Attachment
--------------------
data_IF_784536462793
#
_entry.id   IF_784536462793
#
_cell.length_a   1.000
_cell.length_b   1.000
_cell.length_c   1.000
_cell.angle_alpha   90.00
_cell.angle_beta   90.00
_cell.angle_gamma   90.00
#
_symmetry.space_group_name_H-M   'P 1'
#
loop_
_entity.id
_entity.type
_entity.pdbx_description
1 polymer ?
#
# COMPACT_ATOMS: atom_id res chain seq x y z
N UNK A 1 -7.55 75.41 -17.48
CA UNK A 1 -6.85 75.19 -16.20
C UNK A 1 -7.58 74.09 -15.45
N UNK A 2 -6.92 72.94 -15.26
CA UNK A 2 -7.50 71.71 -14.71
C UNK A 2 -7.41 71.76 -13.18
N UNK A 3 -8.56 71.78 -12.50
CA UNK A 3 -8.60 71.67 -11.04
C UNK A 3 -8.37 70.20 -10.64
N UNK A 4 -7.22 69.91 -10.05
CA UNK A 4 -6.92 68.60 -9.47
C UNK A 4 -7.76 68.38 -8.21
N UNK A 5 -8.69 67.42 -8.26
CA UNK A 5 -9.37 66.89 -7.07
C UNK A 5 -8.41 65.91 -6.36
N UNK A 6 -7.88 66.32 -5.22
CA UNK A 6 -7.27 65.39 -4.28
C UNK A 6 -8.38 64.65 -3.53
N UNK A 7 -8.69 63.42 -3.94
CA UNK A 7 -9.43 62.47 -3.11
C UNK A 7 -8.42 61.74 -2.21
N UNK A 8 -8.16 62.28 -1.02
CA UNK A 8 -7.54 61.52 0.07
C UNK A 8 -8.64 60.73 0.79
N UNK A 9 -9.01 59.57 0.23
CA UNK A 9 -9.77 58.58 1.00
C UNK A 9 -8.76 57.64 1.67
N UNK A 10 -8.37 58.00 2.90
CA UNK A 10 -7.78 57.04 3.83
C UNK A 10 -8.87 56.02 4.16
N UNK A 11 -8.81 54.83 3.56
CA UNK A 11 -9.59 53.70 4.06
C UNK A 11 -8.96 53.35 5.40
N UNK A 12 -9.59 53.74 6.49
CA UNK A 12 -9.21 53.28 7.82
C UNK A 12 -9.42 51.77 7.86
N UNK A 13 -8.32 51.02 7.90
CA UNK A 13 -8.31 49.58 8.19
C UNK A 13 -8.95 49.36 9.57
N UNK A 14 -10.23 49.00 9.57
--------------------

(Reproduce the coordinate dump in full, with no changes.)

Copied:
data_IF_784536462793
#
_entry.id   IF_784536462793
#
_cell.length_a   1.000
_cell.length_b   1.000
_cell.length_c   1.000
_cell.angle_alpha   90.00
_cell.angle_beta   90.00
_cell.angle_gamma   90.00
#
_symmetry.space_group_name_H-M   'P 1'
#
loop_
_entity.id
_entity.type
_entity.pdbx_description
1 polymer ?
#
# COMPACT_ATOMS: atom_id res chain seq x y z
N UNK A 1 -7.55 75.41 -17.48
CA UNK A 1 -6.85 75.19 -16.20
C UNK A 1 -7.58 74.09 -15.45
N UNK A 2 -6.92 72.94 -15.26
CA UNK A 2 -7.50 71.71 -14.71
C UNK A 2 -7.41 71.76 -13.18
N UNK A 3 -8.56 71.78 -12.50
CA UNK A 3 -8.60 71.67 -11.04
C UNK A 3 -8.37 70.20 -10.64
N UNK A 4 -7.22 69.91 -10.05
CA UNK A 4 -6.92 68.60 -9.47
C UNK A 4 -7.76 68.38 -8.21
N UNK A 5 -8.69 67.42 -8.26
CA UNK A 5 -9.37 66.89 -7.07
C UNK A 5 -8.41 65.91 -6.36
N UNK A 6 -7.88 66.32 -5.22
CA UNK A 6 -7.27 65.39 -4.28
C UNK A 6 -8.38 64.65 -3.53
N UNK A 7 -8.69 63.42 -3.94
CA UNK A 7 -9.43 62.47 -3.11
C UNK A 7 -8.42 61.74 -2.21
N UNK A 8 -8.16 62.28 -1.02
CA UNK A 8 -7.54 61.52 0.07
C UNK A 8 -8.64 60.73 0.79
N UNK A 9 -9.01 59.57 0.23
CA UNK A 9 -9.77 58.58 1.00
C UNK A 9 -8.76 57.64 1.67
N UNK A 10 -8.37 58.00 2.90
CA UNK A 10 -7.78 57.04 3.83
C UNK A 10 -8.87 56.02 4.16
N UNK A 11 -8.81 54.83 3.56
CA UNK A 11 -9.59 53.70 4.06
C UNK A 11 -8.96 53.35 5.40
N UNK A 12 -9.59 53.74 6.49
CA UNK A 12 -9.21 53.28 7.82
C UNK A 12 -9.42 51.77 7.86
N UNK A 13 -8.32 51.02 7.90
CA UNK A 13 -8.31 49.58 8.19
C UNK A 13 -8.95 49.36 9.57
N UNK A 14 -10.23 49.00 9.57